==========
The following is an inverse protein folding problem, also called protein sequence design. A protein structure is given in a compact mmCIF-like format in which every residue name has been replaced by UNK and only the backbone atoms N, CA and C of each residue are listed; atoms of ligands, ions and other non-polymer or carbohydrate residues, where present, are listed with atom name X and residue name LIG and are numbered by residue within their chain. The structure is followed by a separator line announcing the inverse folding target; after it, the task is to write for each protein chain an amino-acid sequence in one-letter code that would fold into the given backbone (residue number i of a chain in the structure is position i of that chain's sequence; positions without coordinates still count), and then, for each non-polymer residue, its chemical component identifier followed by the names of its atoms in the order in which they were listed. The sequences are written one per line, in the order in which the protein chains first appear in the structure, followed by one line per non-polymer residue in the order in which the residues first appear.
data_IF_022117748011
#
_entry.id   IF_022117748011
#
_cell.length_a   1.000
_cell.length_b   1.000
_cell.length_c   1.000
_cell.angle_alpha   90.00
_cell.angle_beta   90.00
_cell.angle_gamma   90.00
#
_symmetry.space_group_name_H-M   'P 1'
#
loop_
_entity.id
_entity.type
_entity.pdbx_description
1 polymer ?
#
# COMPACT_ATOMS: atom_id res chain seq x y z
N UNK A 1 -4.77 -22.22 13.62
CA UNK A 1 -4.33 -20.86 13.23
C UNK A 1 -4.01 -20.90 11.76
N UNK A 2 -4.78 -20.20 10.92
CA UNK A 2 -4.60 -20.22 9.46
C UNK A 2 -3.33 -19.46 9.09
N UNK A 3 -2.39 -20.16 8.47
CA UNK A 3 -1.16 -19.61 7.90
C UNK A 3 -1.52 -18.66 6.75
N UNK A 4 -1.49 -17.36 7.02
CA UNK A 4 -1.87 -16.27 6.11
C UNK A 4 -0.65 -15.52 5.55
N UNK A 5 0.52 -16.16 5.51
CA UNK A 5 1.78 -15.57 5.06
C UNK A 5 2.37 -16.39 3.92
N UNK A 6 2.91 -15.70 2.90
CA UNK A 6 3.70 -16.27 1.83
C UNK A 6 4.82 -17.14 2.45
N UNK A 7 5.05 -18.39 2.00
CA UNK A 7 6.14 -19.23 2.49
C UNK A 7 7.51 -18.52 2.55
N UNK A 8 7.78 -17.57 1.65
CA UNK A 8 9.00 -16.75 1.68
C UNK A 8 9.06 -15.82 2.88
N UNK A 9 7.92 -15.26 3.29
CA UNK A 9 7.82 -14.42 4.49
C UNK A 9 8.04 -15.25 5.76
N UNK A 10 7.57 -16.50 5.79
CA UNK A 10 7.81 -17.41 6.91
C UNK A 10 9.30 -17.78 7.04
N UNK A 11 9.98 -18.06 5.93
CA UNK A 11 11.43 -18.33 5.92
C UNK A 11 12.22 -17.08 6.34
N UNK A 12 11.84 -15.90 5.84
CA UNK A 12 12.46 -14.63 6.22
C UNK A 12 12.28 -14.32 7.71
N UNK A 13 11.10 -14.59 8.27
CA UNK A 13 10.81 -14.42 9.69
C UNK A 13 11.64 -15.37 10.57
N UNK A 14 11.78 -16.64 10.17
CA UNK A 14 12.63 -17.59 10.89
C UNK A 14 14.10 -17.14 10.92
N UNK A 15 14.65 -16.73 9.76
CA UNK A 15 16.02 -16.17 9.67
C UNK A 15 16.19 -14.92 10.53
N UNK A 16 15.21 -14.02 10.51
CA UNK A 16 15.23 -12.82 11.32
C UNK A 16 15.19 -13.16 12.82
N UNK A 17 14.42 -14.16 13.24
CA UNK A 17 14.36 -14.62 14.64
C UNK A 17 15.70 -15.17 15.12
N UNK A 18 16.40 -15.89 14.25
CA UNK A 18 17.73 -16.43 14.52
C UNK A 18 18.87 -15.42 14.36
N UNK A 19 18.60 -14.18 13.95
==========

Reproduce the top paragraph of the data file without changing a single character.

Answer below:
The following is an inverse protein folding problem, also called protein sequence design. A protein structure is given in a compact mmCIF-like format in which every residue name has been replaced by UNK and only the backbone atoms N, CA and C of each residue are listed; atoms of ligands, ions and other non-polymer or carbohydrate residues, where present, are listed with atom name X and residue name LIG and are numbered by residue within their chain. The structure is followed by a separator line announcing the inverse folding target; after it, the task is to write for each protein chain an amino-acid sequence in one-letter code that would fold into the given backbone (residue number i of a chain in the structure is position i of that chain's sequence; positions without coordinates still count), and then, for each non-polymer residue, its chemical component identifier followed by the names of its atoms in the order in which they were listed. The sequences are written one per line, in the order in which the protein chains first appear in the structure, followed by one line per non-polymer residue in the order in which the residues first appear.